Paulinus of York brought Christianity to the region in the early 7th century with the conversion of King Edwin of Northumbria and the first Minster is believed to have been built in 627, although the location of the early Minster is a matter of dispute. York became a centre of learning, its most famous scholar being Alcuin.
- For Viking York, see Jorvik.
A "great Viking army" captured York in AD 866, and in 876 the Vikings settled permanently in parts of the Yorkshire countryside. Viking kings ruled this area, known to historians as "The Viking Kingdom of Jorvik", for almost a century. In 954 the last Viking king, Eric Bloodaxe, was expelled and his kingdom was incorporated in the newly consolidated Anglo-Saxon state. Another renowned scholar of this era was Wulfstan II, Archbishop of York.
Following the Norman Conquest of 1066, York was substantially damaged by the punitive Harrying of the North (1069) launched by William the Conqueror in response to regional revolt. Two castles were erected in the city on either side of the River Ouse. In time York became an important urban centre as the administrative centre of the county of Yorkshire, as the seat of an archbishop, and at times in the later 13th and 14th century as an alternative seat of royal government. It was an important trading centre. Several religious houses were founded following the Conquest, including St Mary's Abbey and Holy Trinity Priory. The city as a possession of the crown also came to house a substantial Jewish community under the protection of the sheriff.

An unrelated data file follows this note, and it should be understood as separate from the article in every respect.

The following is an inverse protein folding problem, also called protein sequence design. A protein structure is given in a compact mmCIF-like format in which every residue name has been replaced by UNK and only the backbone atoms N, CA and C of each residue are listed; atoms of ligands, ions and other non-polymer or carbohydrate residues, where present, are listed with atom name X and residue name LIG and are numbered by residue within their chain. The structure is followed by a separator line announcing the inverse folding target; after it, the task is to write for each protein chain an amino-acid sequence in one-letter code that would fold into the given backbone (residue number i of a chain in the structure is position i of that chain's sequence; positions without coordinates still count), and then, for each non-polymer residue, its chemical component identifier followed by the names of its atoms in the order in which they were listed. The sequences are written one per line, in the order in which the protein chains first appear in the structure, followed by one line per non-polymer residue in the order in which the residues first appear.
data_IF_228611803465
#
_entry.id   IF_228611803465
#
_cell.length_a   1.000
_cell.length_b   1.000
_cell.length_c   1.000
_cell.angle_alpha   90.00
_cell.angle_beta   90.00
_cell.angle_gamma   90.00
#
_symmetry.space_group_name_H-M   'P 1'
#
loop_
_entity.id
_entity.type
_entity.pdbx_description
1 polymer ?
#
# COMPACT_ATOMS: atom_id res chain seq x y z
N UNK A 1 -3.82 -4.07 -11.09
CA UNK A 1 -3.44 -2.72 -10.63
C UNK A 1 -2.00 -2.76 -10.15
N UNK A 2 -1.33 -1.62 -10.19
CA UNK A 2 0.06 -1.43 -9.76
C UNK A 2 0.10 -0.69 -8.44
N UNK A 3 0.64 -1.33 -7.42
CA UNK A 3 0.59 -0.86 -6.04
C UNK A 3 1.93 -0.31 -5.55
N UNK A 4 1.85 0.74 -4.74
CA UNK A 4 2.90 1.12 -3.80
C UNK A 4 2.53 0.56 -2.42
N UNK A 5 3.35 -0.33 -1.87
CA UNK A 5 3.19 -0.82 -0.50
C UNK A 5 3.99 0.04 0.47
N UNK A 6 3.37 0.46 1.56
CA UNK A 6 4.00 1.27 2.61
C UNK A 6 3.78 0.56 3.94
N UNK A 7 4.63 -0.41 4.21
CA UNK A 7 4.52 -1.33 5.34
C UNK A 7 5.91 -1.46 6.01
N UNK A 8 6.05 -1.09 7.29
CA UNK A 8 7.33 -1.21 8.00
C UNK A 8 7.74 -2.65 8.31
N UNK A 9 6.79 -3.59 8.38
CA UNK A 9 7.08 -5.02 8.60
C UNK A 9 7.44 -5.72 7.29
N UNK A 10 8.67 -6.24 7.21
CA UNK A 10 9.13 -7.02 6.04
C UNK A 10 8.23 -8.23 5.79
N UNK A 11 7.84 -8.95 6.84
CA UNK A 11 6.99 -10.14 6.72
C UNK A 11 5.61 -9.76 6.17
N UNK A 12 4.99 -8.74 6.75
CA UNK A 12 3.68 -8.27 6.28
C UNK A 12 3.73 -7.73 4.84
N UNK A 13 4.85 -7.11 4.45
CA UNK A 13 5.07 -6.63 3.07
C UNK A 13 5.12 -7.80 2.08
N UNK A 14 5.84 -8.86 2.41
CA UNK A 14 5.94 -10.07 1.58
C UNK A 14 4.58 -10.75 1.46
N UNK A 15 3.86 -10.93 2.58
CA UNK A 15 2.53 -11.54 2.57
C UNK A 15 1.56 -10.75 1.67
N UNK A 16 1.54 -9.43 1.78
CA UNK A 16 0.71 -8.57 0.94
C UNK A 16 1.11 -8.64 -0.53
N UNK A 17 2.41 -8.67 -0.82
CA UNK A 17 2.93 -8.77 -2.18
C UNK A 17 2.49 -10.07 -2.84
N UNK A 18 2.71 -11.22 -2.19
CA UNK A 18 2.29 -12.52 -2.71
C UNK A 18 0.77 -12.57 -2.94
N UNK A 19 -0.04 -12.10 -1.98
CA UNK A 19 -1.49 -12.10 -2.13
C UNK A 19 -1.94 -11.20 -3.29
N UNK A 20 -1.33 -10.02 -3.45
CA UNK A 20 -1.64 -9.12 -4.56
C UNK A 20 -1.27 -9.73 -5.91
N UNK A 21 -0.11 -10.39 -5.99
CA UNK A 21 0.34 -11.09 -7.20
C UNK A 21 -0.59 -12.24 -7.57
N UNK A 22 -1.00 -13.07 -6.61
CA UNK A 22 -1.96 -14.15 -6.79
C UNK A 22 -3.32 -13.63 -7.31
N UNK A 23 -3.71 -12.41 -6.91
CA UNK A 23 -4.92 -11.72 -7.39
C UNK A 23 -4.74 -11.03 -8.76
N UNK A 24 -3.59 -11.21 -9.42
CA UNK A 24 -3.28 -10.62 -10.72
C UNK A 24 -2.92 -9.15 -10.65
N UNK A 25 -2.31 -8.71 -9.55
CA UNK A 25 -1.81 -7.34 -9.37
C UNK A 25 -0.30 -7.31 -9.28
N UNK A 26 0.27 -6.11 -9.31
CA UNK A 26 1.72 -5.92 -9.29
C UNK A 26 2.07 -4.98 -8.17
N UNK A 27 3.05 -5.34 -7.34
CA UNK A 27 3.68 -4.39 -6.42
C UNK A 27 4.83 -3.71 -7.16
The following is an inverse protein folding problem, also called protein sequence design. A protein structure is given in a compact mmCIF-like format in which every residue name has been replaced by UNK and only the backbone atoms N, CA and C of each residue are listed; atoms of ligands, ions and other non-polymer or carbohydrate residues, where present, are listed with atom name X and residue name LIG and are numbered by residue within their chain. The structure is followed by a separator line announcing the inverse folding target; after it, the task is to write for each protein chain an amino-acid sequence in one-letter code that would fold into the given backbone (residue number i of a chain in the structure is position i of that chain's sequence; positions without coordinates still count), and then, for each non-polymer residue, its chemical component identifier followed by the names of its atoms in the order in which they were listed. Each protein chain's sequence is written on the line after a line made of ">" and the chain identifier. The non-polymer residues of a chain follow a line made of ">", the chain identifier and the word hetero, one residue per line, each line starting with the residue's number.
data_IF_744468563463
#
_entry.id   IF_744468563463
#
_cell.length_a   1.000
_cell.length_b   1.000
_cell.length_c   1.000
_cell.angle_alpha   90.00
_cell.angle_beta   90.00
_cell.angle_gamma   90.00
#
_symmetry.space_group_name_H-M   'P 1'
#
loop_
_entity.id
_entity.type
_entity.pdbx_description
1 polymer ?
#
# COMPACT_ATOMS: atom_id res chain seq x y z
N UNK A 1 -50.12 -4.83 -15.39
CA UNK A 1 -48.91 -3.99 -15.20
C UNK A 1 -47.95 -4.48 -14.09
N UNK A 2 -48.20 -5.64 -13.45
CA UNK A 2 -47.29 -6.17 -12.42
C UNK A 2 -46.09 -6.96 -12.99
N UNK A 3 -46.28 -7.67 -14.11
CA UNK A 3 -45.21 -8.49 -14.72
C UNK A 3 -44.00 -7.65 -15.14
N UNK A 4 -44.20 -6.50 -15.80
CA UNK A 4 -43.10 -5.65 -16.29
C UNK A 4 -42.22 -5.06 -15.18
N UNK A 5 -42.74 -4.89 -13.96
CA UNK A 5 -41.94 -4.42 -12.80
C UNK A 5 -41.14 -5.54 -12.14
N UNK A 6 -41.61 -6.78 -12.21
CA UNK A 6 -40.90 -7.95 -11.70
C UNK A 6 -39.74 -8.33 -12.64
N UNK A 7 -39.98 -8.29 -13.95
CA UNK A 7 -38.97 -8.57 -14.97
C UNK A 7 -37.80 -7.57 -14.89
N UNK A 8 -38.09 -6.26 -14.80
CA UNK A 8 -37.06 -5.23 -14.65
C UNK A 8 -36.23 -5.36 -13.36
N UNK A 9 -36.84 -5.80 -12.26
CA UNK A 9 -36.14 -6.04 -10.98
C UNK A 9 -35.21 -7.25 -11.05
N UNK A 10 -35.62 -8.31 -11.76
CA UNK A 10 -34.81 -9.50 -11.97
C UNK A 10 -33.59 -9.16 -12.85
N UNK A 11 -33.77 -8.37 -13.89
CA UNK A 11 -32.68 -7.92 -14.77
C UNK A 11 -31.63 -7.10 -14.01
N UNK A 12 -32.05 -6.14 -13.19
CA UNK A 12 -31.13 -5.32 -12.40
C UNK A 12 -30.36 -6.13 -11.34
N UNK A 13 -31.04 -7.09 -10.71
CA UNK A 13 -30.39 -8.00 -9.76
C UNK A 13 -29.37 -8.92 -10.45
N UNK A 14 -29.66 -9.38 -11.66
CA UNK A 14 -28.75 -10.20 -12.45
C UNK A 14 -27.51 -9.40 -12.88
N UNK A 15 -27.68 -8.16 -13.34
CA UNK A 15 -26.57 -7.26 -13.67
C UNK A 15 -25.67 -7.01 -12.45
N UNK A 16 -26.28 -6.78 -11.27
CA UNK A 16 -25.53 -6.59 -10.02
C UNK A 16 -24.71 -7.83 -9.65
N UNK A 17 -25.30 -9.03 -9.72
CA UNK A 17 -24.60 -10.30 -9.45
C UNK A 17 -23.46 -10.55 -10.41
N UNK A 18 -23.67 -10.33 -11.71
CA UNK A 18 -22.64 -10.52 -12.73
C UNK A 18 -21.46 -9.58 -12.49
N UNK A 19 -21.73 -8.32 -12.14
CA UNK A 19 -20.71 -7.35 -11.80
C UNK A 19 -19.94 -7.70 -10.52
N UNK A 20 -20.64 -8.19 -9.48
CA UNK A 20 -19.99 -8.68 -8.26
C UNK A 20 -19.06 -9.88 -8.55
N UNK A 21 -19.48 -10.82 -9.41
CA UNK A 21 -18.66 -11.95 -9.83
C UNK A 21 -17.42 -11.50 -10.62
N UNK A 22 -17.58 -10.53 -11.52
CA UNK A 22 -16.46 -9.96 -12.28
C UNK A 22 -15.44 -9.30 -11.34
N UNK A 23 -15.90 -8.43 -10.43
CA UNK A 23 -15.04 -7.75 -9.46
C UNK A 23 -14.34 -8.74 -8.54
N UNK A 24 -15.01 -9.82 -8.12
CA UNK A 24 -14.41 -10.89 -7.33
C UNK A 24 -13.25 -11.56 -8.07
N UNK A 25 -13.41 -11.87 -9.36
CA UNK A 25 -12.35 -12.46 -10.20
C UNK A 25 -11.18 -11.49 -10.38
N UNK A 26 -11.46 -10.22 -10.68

On March 16, 1190 a mob of townsfolk forced the Jews in York to flee into the wooden castle, which was under the control of the sheriff. The castle was set on fire and the Jews were massacred. It is likely that various local magnates who were indebted to the Jews helped instigate this massacre or, at least, did nothing to prevent it. Commemoration of the York massacre passed into the Jewish liturgy and until 1990 orthodox Judaism forbade Jews from living within the city.
York prospered during much of the later medieval era and this is reflected in the built environment. York Minster is the largest medieval cathedral in England and one of the largest gothic churches in Europe. The medieval city walls, with their entrance gates, known as bars, encompassed virtually the entire city and survive to this day.